In one of these cases the force had not conducted an investigation. This was a counter-allegation contained within a third party professional report. However, safeguarding requirements had been considered on every occasion.
The force has introduced processes within its CRU to ensure crimes reported by third party professionals are identified and recorded. Despite these arrangements, all but one of the unrecorded reports of crime were received this way. We found that the crime-recording requirements for such reports continue to be misunderstood by some staff. The force is aware and is already addressing this.
The HOCR require that reports of crime are recorded within 24 hours of the receipt of the report. We found that, of the reports of crime that had been recorded by Kent Police, 85 out of 95 reports of rape, 427 out of 462 reports of violent crime and 158 out of 190 sexual offences (excluding rape) had been recorded within 24 hours of the receipt of the report.
This means that generally, when the force makes correct crime-recording decisions, its recording procedures are effective at ensuring the crime is recorded within 24 hours, as permitted by the rules. This timely recording enables the force to make early referrals to its victim support hub for those victims in need of the support that is available.
If the information that the force receives at the first point of contact satisfies the national crime recording standard, the force should record crimes straight away, and in any case within 24 hours.
We found that of the reports Kent Police had recorded, the force had only recorded the following number within 24 hours of receiving the report:
- 133 out of 292 reports of violent crime;
- 142 out of 167 sexual offences; and
- 177 out of 290 other offences.
Although some victims might be referred to support organisations in other ways, recording reported crimes late is leading to delays in referring victims to Victim Support. This is unacceptable, as some victims would benefit from the early support this team can give.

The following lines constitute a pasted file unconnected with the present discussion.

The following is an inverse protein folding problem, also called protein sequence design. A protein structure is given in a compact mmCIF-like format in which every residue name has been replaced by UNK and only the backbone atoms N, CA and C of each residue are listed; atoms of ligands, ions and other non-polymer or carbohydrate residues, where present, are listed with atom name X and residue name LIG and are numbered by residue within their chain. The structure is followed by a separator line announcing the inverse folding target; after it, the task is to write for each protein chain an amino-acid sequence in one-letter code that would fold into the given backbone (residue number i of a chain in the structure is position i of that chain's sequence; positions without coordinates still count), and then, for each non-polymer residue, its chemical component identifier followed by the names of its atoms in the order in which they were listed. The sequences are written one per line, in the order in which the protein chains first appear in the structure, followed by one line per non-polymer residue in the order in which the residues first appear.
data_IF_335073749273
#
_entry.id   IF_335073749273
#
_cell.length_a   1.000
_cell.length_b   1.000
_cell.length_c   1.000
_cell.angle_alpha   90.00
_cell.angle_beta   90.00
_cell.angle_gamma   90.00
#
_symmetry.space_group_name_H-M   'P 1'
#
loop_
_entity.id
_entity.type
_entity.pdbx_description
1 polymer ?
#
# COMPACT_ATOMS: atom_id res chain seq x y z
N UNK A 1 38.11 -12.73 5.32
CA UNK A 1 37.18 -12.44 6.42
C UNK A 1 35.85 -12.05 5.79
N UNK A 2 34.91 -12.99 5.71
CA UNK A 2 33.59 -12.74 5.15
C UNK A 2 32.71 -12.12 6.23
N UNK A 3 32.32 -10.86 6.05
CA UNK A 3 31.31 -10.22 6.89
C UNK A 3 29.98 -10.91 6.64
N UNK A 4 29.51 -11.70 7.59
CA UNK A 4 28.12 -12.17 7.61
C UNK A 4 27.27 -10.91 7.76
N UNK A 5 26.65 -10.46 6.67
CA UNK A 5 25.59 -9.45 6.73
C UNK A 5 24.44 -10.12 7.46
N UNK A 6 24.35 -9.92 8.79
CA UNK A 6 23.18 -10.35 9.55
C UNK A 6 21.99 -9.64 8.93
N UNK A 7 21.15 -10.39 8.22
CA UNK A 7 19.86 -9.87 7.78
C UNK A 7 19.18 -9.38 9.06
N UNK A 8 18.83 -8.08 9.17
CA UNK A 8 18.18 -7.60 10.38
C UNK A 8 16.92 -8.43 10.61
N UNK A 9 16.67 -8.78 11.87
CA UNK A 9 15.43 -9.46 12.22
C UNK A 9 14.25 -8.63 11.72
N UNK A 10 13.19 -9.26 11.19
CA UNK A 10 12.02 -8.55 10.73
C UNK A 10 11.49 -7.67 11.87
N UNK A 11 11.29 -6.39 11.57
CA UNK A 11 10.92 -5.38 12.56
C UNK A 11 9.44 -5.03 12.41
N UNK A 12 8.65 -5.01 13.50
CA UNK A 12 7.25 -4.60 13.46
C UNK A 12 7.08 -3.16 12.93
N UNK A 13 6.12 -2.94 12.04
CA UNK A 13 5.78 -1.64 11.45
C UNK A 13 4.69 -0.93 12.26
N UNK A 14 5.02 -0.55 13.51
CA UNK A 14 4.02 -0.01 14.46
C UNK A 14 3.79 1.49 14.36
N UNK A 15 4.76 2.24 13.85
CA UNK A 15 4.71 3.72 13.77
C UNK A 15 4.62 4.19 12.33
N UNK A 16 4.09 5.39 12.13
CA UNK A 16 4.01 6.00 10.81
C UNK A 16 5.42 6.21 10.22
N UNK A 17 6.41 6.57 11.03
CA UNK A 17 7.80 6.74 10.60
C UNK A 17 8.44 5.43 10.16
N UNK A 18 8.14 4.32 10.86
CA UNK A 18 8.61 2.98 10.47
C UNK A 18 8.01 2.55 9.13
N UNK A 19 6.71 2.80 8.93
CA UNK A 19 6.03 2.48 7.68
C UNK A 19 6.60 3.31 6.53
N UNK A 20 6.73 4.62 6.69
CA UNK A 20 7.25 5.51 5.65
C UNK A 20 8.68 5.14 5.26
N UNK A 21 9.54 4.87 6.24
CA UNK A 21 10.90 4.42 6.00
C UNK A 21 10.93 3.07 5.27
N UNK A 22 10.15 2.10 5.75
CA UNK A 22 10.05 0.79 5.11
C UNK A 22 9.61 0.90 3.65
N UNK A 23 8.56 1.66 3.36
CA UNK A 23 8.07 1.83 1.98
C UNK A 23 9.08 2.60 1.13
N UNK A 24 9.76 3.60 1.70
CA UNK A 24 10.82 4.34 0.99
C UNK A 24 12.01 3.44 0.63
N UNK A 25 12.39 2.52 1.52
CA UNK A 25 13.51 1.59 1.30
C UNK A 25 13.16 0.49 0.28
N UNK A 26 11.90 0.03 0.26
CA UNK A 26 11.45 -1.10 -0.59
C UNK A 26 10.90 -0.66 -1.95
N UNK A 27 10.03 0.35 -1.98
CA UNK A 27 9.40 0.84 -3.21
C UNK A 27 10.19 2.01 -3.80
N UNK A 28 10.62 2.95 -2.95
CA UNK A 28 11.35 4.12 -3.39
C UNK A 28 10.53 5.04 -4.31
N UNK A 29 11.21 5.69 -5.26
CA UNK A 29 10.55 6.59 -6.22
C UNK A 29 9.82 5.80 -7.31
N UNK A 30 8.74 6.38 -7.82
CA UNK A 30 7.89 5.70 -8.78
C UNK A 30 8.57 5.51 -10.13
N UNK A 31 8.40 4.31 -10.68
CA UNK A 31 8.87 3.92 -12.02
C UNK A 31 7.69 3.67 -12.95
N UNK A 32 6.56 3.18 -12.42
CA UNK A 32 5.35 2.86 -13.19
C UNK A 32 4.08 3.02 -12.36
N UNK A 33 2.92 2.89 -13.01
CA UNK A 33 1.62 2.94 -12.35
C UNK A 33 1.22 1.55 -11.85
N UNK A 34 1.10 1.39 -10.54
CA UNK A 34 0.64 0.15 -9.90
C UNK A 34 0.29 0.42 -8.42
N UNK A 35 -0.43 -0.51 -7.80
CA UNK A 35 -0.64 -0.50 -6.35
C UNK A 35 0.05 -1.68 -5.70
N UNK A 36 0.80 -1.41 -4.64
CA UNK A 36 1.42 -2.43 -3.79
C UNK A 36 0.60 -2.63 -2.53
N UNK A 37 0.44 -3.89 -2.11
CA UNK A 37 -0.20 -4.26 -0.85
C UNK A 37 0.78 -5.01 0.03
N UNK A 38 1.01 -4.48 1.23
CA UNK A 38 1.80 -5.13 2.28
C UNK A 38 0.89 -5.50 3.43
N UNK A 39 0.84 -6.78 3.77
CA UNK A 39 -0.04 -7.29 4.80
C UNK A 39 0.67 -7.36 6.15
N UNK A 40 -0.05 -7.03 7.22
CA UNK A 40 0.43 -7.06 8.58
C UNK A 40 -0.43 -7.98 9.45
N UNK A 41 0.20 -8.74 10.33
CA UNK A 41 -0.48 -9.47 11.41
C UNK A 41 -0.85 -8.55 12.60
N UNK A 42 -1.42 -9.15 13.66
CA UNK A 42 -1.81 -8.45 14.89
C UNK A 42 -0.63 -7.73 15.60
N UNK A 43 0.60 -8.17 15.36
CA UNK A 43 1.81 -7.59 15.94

The force recognises it needs to improve the timeliness of recording. It anticipates that the introduction of a new crime-recording system in November 2018 will enable it to make this improvement. This is welcome.
Where additional verifiable information (AVI) is obtained to show that a recorded crime did not occur, the crime record can be cancelled. In this respect we found that the force has made limited progress.
We reviewed 20 cancelled recorded crimes each of rape, violence and sexual offence crimes (excluding rape) and 11 robbery crimes. Of these, we found that the FCIR had correctly cancelled 19 out of 19 crimes of rapes. This is excellent. However, other crime cancellation decisions are the responsibility of designated decision makers (DDMs) located within the IMU. The DDMs had correctly cancelled 13 out of 20 sexual offences, 11 out of 20 violence offences and 9 out of 11 robbery offences. This is an unacceptably poor standard.
Where a crime has been cancelled or transferred to another force for investigation, a victim should always know the status of his or her reported crime. In the case of a decision to cancel a recorded crime, the very least the victim should expect is an explanation of the reason for this decision. We found that the force needs to improve in this respect as only 49 out of 70 victims had been informed of the decision to cancel their reported crime, and this included victims of rape and sexual offences.
If additional verifiable information (AVI) is obtained to show that a recorded crime didn’t take place, the record can be cancelled. All crime cancellations except those for recorded offences of rape are made by dedicated decision makers (DDMs). We found these arrangements to be effective.
We reviewed a sample of cancelled recorded sexual offence crimes, violence offences and robbery. We found the DDMs had authorised correctly the cancellation of 18 out of 20 sexual offences, 20 out of 20 violence offences and 14 out of 14 robbery offences.
This is a significant improvement on our 2017 report.
HMIC found that the force must improve its collection of information regarding crimes affecting identifiable groups within communities.
Protected characteristics, such as gender, sexuality, disability, ethnicity, religion and age do not necessarily increase the vulnerability of an individual to the risk of crime. However, it is important that the force records information regarding the characteristics of victims of crime in order to identify any patterns which may exist between different community groups and their vulnerability to (or their relative likelihood to report) different types of crime. We found that the force records equality information in relation to the victim such as age, gender and ethnicity on every occasion, but only records other protected characteristics where these are determined to be relevant to the offence.